strong focus on the ASX200 because these companies have the highest
exposure and provide an excellent base for example setting. However, with
the increased reporting requirements imposed by the ASX and the Workplace
Gender Equality Act, he argued that it is important that we take it on ourselves
to measure, monitor, report on and challenge the performance of all listed and
public unlisted companies. The performance of some government and
government-linked boards has been encouraging. However, both they and we
should be taking action to ensure that their outcomes are exemplary. Lamell
also pointed out that not-for-profit boards provide an excellent opportunity for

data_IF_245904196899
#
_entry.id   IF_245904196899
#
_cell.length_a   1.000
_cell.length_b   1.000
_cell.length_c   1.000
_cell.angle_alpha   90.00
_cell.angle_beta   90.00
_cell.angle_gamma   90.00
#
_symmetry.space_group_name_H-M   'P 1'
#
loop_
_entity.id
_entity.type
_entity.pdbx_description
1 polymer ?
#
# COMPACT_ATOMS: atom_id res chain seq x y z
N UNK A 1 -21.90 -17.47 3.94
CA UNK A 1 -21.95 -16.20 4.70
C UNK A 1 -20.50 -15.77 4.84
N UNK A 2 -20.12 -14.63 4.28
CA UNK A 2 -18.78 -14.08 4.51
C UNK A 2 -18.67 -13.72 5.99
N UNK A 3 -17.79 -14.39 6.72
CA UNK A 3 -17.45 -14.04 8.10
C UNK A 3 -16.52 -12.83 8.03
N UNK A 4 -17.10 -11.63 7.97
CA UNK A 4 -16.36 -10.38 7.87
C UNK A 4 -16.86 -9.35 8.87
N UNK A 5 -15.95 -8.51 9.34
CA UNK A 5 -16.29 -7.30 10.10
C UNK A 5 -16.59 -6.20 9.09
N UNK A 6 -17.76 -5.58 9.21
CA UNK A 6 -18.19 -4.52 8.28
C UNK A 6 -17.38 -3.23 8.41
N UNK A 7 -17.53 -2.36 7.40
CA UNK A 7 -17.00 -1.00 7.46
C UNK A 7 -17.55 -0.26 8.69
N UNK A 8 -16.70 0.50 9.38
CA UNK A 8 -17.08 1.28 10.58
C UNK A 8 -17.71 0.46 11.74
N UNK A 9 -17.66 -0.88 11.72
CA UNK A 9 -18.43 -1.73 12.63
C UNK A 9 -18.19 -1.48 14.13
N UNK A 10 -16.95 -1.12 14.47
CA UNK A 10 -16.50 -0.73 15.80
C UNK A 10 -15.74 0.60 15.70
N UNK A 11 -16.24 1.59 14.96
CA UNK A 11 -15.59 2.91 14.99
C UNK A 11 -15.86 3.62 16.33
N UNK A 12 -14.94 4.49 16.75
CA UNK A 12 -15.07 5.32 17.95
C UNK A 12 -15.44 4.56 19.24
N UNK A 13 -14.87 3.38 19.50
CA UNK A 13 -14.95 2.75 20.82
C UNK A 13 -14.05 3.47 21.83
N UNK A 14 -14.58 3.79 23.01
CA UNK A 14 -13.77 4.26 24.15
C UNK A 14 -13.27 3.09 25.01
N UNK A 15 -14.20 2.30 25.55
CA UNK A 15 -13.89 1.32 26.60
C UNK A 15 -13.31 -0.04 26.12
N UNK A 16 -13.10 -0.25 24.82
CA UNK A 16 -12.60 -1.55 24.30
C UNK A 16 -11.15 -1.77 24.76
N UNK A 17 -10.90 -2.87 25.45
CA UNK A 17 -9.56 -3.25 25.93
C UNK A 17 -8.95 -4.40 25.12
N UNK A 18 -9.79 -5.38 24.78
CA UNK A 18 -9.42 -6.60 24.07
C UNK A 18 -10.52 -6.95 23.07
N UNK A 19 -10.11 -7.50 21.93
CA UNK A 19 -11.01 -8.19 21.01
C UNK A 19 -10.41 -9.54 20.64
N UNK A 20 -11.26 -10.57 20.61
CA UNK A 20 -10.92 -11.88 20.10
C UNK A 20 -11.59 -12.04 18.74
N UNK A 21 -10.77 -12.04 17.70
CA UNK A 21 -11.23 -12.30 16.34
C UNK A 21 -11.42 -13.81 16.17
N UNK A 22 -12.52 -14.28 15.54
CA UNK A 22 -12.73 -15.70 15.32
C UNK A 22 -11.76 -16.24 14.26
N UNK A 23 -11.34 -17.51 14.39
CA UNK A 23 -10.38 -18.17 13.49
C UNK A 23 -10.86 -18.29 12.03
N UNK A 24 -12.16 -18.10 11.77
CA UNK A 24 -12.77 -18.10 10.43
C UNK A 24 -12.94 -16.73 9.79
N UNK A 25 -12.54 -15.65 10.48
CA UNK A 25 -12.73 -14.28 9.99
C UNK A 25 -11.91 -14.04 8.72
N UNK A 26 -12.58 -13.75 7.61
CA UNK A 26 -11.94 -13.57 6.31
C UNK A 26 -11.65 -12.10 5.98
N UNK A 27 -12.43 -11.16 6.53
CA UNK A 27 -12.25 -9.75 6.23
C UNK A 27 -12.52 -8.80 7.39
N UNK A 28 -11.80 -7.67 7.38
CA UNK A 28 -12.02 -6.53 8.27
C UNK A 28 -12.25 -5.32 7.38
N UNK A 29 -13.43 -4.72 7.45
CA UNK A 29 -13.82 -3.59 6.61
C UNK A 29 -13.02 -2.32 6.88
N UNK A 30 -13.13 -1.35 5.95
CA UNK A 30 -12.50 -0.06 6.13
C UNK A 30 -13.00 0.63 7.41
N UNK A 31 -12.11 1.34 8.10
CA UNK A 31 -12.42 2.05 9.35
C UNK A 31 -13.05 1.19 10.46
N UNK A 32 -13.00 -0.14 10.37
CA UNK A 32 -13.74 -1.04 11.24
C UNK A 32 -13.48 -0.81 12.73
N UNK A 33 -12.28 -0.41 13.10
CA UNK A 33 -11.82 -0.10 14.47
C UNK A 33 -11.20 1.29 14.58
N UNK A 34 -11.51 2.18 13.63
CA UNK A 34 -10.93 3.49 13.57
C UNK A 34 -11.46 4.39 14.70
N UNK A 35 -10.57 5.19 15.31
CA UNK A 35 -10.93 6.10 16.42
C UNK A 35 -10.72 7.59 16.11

all the diverse elements of our population to gain board positions and the
experience of being on boards.
Lamell also pointed out that resolving the challenge of diversity is a major issue
for the Australia of today. We cannot afford to delay addressing this issue until
people are already working in organisations, as their preconceptions about
diversity have already become entrenched by this stage. Lamell believes that
we must take a holistic approach to diversity and have education and activism
at all stages in life in the home, at school, in tertiary institutions,
organisations, the workplace and, of course, on boards. Lamell also believes
that the issue with board membership is strongly linked to the limited progress
that women have made through organisations to the senior executive level. He
concluded that there should be diversity at all levels in organisations so that we
can create the board and executive pools of the future whilst recognising the